Mount Tamalpais is the most popular outdoors playground in San Francisco Bay Area. It is also the high point of Marin County, California. The mountain is a east-west trending ridge rising dramatically over the surrounding cities and hills, about 10 miles as crow flies north of San Francisco. It has steep slopes on all sides, bounded on the west and south by sea cliffs. From most parts of the mountain there are simply stunning views of the ocean, bay, cities, bridges, rocky outcrops, dense forests, wild flowers, water falls, dramatic ocean cliffs, beaches, pounding surf, fog clouds, sunsets, ...
Mount Tamalpais has three summits, the West, Middle, and East Peaks. The west peak was the highest point until it was leveled to build a weather station (its geodesic dome resembles a golf ball). The east peak has the best views of the skyline of San Francisco, so it has always been the focal point of tourists. Near the end of 19th century, a cog railroad was built to take tourists to the top of East Peak. Now removed, the railroad path is the "Old Railroad Grade", the easiest and most popular route to the summit from the south. The old railroad station at the summit is now a parking lot for tourists who drive to the top (well, about 300 vertical feet below East Peak). There is a snack bar and visitor center there, as well as picnic facilities. From here it is a very crowded and very short hike to the top of East Peak. The poor summit ambience is compensated by spectacular views in every direction. There are also well-used technical rock climbing routes directly below on huge rock outcrops.
Commonly called "Mount Tam", this is the birthplace of mountain biking. A confusing maze of trails criss-cross the mountain, some designated for bicycles and equistrians and some exclusively for hikers. It is possible to find solitude on the mountain if you hike the north slope and choose the less popular trails. The maze of trails means it is easy to get lost without a good trail map, however, usually you'll be able to find someone to ask within an hour. Being the most popular outdoors playground, there are myriad recreational pursuits here, for example, redwood forest walks (Muir Woods National Monument on southwest slope), beaches and coastal hiking (Muir Beach, Marin Headlands, Stinson Beach), hang gliding (off Bolinas Ridge on the northwest), fishing (several man-made lakes in the north foothills). Mount Tamalpais extends south into Marin Headlands, a series of coastal cliffs even more popular for sight-seeing tourists because of the close-up views of the Golden Gate Bridge and San Francisco.
There are many trailheads, the most popular ones are:
|1. Town of Mill Valley - two trailheads, one on West Blithedale Ave just north of Lee Street (300 feet, the beginning of Old Railroad Grade), or the end of Summit Ave (turn left on Fern Canyon Drive and go to the end, elevation 1000 feet). These are the traditional south side access points.|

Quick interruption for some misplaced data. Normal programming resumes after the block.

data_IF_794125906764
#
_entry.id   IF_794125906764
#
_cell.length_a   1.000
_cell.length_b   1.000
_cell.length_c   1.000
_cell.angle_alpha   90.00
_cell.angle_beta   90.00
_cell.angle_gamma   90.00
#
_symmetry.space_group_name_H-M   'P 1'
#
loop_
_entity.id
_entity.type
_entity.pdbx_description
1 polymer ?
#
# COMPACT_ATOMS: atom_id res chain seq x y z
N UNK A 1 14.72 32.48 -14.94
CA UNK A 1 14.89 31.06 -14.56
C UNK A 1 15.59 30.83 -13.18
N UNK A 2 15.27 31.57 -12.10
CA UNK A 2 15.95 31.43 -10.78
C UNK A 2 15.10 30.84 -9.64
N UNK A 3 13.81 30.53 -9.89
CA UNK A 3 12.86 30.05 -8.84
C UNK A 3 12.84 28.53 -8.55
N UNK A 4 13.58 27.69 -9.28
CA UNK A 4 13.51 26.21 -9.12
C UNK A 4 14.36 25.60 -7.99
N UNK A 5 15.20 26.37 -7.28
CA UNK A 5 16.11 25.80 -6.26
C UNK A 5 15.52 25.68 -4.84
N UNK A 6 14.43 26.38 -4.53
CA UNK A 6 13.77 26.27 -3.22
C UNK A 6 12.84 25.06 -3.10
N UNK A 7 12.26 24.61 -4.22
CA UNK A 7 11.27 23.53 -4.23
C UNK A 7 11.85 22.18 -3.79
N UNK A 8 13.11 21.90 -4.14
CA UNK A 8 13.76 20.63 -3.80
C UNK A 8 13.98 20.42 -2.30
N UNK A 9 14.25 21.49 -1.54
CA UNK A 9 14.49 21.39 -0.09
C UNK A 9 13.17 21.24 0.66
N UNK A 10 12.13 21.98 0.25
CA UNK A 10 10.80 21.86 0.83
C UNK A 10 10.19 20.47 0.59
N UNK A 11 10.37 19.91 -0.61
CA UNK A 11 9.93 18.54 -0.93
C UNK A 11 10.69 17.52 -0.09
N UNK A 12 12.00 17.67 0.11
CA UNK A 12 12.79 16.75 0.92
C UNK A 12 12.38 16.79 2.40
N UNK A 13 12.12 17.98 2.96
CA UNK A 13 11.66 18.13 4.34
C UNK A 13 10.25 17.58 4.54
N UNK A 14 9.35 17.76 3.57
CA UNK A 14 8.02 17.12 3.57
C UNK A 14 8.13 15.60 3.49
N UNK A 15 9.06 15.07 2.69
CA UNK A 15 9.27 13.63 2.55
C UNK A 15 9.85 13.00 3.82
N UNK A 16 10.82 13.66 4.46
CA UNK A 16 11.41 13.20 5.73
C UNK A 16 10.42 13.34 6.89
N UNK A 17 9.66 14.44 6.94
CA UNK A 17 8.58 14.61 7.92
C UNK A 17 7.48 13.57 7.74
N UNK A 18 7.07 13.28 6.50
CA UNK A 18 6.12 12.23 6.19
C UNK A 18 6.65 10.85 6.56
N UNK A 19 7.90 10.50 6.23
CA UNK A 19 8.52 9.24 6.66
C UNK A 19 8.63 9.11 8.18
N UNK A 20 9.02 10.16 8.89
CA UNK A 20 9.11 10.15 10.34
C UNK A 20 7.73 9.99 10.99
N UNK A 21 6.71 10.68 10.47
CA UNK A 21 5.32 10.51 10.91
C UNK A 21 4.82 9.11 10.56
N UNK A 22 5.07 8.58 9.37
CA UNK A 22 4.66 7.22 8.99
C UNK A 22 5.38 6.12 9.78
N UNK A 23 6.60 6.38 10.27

|2. Panoramic Highway - numerous roadside trailheads, these are the most popular access points from the south. To get to Panoramic Highway follow sign from Highway 1. The main trailheads are at Pantoll Ranger Station (1499 feet), the official entrance to Mount Tamalpais State Park, and Mountain Home Inn (900 feet).|
|3. Muir Woods National Monument - elevation 200 feet. It is possible to do a through-hike from Muir Woods to East Peak, crossing Panoramic Highway at Mountain Home Inn.|
|4. Town of Stinson Beach - the west side approach from the ocean is a long hike if your goal is the East Peak, however, most people only go as far as Rock Springs / Mountain Theatre (elevation 2000 feet) on the west shoulder of the mountain. Two main trailheads: one is at the Fire House in Stinson Beach, the other is on Highway-1 1 mile south of the first intersection with Panoramic Highway (400 feet).|
|5. Alpine Lake - a remote trailhead on the northwest side of the mountain (600 feet), at the west end of Alpine Lake on Fairfax-Bolinas Road. Take Fairfax-Bolinas Road from downtown Fairfax and proceed west for a very winding 8 miles. Accesses the Cataract Creek Trail which features waterfalls in spring. You can go as far as Rock Springs, or continue to East Peak.|
|6. Lagunitas Lake - the more popular north side approach (800 feet elevation) near the town of Fairfax. Take Fairfax-Bolinas road from downtown Fairfax, then follow sign to Lagunitas Park.|
|7. Phoenix Lake - another north side approach (200 feet), near the town of Ross. Take Lagunitas Road off Sir Francis Drake Blvd in Ross. Go to the end and enter Phoenix Lake Park.|
|8. Town of Kentfield - this east side approach is at the end of Evergreen Drive in Kentfield (600 feet).|
The more popular parts of the mountain are well served by public transit (Golden Gate Transit District buses) on weekends and holidays.
Mount Tamalpais is criss-crossed by different jurisdictional boundaries: Mount Tamalpais State Park, Golden Gate National Recreation Area, Muir Woods National Monument, Marin Municipal Water District, Audubon Canyon Ranch, Marin County Parks and Open Space Preserves. If you park at the East Peak parking lot there is a daily fee of $5. The Lagunitas Lake trailhead has a $5 daily parking fee.
When To Climb
Any time of the year. To avoid the crowds, go on a windy winter day, you will get far-ranging views. To appreciate wild flowers and water falls, go in spring. Usually the mountain is never too hot or too cold, it can be somewhat windy near the summits.
Camping in designated campgrounds, fees and reservation required. The Pantoll Ranger station on Panoramic Highway is the official entrance to Mount Tamalpais State Park, where you can make campground reservations.
- Mount Tamalpais Hiking Trails
Detailed trail by trail description.
- Transit Info
Guide to public transportation on Mount Tamalpais.
- Tamalpais Conservation Club
7 technical routes described; 5.4-5.11.
- Marin/Napa/Sonoma Co. highpoints, April 30, 2004